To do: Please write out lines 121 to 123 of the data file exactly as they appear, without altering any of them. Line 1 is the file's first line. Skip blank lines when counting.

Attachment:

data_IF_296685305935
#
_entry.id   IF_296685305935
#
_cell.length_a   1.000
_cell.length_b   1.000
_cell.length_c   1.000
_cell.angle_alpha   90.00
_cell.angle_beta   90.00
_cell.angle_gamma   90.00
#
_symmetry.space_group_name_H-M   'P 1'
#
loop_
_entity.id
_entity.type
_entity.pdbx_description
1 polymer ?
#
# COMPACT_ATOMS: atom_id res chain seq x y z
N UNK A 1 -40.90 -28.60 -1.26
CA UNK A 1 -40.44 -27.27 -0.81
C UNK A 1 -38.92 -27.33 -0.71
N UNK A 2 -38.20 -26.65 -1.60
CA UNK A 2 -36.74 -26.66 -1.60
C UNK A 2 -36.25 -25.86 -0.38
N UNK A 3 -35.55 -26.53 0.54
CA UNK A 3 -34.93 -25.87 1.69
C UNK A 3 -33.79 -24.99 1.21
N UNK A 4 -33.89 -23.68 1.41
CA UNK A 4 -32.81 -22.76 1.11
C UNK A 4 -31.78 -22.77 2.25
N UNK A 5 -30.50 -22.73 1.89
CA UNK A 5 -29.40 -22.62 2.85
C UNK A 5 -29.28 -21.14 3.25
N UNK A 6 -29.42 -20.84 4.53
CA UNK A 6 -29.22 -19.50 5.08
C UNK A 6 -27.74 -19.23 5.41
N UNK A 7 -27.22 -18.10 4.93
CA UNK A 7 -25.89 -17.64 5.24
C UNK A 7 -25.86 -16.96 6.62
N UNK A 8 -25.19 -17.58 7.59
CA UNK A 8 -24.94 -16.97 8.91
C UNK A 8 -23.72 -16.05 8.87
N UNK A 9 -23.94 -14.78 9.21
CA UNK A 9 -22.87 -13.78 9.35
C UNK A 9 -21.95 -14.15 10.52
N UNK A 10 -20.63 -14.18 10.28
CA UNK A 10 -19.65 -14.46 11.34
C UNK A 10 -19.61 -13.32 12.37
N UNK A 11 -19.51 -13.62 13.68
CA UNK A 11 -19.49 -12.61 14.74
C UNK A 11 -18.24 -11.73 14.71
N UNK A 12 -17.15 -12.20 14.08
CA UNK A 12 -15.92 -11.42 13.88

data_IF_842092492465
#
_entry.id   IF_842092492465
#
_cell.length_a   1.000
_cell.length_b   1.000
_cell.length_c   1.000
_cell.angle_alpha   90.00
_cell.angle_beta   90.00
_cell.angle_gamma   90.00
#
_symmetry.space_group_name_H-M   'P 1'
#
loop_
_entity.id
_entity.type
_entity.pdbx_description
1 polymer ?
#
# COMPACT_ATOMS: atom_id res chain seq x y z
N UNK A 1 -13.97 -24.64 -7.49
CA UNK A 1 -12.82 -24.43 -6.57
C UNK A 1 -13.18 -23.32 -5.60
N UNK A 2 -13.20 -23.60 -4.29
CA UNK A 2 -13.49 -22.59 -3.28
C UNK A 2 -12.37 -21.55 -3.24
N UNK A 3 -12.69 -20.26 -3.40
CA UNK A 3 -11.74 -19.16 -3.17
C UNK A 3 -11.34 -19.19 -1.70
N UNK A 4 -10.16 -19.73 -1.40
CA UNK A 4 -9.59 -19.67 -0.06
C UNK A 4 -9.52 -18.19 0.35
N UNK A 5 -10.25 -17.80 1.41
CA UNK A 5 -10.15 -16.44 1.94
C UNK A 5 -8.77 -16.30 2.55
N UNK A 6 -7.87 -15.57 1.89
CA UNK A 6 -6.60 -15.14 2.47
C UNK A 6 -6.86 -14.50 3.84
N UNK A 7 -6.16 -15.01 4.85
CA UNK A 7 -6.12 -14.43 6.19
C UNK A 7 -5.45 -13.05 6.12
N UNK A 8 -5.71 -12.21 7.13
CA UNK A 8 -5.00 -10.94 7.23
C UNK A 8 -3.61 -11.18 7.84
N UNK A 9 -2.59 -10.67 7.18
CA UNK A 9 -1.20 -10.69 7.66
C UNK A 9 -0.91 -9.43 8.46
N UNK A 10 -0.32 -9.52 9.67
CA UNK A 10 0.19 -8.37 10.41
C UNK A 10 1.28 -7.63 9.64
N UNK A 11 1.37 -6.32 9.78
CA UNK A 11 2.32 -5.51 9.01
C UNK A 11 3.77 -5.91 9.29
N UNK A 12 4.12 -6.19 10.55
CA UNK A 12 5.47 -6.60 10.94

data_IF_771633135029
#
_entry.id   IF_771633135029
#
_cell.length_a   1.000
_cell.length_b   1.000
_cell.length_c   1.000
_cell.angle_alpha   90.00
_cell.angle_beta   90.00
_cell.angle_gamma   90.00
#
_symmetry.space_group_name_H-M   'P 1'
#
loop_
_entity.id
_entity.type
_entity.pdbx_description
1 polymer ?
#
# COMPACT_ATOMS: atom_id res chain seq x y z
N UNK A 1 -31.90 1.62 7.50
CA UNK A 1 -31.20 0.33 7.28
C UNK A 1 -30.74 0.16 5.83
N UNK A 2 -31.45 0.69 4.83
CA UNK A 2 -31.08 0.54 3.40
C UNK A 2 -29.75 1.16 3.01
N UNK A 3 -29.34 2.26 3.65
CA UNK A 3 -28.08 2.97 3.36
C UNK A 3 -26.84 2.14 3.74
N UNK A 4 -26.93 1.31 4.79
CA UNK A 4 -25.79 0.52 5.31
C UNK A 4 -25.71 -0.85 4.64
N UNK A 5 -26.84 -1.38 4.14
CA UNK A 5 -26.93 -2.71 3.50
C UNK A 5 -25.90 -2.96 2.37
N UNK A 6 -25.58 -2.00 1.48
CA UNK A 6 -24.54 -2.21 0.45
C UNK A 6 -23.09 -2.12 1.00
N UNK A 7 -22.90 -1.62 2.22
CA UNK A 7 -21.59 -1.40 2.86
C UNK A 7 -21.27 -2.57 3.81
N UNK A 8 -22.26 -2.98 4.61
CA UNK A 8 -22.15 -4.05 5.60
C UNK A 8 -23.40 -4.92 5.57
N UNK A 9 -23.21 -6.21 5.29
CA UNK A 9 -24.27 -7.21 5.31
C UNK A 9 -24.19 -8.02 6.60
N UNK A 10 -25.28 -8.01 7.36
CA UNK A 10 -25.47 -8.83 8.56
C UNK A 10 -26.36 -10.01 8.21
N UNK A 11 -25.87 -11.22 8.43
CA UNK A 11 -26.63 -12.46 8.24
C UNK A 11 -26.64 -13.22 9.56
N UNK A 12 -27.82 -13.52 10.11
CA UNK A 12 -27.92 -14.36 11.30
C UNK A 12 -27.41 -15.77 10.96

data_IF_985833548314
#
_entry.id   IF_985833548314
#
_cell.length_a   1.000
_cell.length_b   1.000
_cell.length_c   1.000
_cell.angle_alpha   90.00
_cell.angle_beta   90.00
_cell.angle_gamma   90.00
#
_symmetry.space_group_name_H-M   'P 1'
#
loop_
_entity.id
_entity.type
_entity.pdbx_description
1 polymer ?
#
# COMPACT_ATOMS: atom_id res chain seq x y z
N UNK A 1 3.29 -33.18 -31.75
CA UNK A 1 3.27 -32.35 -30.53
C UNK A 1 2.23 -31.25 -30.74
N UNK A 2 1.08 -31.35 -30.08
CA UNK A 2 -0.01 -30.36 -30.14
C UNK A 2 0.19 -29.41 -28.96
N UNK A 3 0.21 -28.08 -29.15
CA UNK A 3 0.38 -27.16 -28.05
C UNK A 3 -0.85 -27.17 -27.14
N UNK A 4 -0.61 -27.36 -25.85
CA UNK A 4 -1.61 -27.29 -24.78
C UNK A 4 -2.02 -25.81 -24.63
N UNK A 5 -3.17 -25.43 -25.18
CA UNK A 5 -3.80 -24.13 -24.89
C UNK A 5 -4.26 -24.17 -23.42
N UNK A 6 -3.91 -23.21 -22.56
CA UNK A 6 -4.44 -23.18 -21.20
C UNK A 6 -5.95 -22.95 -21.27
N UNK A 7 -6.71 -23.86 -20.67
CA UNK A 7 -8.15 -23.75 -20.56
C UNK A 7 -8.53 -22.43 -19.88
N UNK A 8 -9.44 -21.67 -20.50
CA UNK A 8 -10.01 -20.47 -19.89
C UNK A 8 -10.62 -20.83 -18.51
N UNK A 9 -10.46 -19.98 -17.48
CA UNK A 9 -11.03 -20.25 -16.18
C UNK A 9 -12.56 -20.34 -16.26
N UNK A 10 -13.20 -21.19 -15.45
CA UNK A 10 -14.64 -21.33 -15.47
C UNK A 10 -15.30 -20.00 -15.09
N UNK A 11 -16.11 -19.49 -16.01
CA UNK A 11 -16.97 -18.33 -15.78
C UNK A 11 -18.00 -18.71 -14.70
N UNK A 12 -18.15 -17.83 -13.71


#
_symmetry.space_group_name_H-M   'P 1'
#